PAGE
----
Officers and directors may breathe a temporary sigh of relief following the recent dismissal of the Home Depot data breach derivative case. Others will look to the facts for guidance.

The complaint alleging the board had breached its fiduciary duties by “knowingly and in conscious disregard” failing to ensure that Home Depot took reasonable measures to protect its customers’ personal and financial information was dismissed. The November 30, 2016 ruling by the Northern District of Georgia acknowledged that this was an “incredibly high hurdle” to surmount, signalling for at least the second time that D&O claims in derivative actions face an uphill pleading climb.

Data breaches have become an increasing worry for boards of directors, as the incidents can seriously damage the value of the company, and officers and directors are frequently concerned with personal liability arising out of their board service. Plaintiffs attempting to make claims stick have begun targeting individual board members as well as the companies themselves.

A shareholder derivative action is a lawsuit brought by a corporation’s shareholders, ostensibly on behalf of the corporation, and often against the corporation’s directors and officers. In October 2014, another district court dismissed the derivative suit brought against Wyndham Worldwide Corporation in the wake of its data security incident, finding that the board had reasonably exercised its business judgment and noting that the board discussed the matter with management during numerous board meetings.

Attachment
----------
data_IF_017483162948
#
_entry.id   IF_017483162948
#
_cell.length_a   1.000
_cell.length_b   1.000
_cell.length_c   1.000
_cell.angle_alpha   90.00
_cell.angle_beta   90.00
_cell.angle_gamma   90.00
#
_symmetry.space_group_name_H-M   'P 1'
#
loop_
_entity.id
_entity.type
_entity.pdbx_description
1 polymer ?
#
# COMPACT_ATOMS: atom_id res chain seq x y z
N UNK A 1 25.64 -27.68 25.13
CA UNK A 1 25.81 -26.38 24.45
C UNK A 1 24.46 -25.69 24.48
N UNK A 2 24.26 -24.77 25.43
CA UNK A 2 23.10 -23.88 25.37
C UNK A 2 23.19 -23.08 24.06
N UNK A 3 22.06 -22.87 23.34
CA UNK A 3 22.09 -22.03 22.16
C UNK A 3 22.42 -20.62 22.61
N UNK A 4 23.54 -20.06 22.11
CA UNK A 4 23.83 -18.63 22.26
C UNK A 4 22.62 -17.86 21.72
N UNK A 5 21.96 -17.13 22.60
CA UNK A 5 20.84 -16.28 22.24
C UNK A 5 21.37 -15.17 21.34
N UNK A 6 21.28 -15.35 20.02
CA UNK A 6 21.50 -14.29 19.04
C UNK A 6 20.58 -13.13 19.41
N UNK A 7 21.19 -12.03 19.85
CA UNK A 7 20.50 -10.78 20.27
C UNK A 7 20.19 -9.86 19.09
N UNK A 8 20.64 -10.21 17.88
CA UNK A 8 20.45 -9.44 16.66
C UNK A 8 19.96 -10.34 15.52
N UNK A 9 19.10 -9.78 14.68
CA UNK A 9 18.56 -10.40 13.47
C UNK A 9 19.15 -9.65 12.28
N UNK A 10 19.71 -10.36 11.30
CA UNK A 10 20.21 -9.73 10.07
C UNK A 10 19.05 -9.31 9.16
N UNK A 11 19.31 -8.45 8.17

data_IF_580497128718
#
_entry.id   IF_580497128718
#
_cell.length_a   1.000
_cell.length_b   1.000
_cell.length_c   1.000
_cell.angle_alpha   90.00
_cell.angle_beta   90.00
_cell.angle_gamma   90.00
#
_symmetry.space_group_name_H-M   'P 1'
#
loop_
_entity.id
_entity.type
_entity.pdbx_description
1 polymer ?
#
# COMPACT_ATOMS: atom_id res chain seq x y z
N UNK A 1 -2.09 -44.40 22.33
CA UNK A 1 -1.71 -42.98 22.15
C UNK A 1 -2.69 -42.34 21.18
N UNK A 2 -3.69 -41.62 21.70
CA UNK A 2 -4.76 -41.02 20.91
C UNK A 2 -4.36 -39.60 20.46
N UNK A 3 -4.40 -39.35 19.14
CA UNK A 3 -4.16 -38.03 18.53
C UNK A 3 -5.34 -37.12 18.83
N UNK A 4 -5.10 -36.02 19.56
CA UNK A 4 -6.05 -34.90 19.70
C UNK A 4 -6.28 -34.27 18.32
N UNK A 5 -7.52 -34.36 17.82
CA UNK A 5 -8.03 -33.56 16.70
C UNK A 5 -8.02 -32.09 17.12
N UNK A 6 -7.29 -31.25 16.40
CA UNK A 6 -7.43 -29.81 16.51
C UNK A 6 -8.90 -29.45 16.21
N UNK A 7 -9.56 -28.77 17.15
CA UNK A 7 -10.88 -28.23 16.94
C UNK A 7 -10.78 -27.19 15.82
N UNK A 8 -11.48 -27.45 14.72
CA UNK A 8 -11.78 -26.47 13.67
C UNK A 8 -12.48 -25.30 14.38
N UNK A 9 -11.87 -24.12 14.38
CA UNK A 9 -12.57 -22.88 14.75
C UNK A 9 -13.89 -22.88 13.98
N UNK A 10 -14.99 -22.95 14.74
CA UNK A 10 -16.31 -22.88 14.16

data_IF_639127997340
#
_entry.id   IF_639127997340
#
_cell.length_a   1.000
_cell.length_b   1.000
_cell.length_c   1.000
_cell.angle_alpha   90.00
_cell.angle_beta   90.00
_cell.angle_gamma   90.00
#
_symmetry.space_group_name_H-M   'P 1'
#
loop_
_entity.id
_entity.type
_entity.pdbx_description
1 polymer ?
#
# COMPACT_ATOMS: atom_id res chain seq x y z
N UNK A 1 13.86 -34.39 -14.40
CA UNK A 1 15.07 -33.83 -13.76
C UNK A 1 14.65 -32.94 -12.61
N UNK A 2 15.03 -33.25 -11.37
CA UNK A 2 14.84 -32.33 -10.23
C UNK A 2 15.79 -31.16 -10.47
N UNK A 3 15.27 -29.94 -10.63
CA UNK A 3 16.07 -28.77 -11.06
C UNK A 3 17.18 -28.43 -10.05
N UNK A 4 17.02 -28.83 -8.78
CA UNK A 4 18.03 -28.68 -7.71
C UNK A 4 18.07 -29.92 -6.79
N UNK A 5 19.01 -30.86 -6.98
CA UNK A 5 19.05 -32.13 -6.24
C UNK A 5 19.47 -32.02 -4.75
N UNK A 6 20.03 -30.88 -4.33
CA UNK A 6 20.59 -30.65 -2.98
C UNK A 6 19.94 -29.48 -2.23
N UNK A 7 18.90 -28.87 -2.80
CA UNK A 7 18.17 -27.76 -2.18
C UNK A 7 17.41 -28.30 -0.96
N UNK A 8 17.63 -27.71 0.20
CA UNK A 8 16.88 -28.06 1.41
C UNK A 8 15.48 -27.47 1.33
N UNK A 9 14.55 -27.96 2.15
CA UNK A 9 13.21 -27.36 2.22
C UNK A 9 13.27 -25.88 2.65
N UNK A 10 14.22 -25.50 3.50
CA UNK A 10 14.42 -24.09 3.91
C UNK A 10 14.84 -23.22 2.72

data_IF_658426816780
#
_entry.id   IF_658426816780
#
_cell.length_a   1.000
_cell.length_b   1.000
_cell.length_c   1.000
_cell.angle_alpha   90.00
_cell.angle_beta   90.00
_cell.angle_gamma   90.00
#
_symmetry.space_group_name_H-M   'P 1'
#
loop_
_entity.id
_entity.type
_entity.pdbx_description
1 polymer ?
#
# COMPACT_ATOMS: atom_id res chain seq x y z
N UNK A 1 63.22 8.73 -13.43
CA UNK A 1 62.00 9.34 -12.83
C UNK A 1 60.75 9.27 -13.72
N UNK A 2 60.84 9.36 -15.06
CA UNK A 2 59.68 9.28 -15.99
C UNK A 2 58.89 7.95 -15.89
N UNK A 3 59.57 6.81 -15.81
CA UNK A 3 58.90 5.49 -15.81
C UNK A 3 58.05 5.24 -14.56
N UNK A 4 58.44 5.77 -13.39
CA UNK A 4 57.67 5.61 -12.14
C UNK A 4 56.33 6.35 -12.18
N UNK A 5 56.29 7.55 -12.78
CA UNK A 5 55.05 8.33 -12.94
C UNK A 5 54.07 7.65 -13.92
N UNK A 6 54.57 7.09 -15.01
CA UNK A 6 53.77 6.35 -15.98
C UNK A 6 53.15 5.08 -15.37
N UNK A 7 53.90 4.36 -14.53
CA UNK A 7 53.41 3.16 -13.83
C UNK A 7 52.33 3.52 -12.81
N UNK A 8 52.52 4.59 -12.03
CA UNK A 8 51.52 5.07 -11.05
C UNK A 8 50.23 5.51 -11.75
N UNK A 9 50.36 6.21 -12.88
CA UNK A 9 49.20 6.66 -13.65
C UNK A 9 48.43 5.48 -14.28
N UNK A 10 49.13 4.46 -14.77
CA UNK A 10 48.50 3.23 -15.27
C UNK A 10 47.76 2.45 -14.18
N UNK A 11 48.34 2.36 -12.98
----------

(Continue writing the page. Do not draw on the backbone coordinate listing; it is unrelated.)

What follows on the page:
The Home Depot Shareholder Derivative Litigation decision is the latest welcome news for boards, which are increasingly focused on enterprise risks relating to cybersecurity. Some experts have even begun to call for the presence of technology and cybersecurity expertise on boards, similar to what companies heard about audit and finance expertise nearly a decade ago. While nothing is yet certain in this developing area of law, companies and their boards will continue to be proactive in carrying out their responsibilities. Since many security pros believe all data breaches cannot be avoided, asking questions and discussing these areas regularly, seeking training, engaging experts, and other evidence of direct engagement are increasingly important in protecting officers and directors.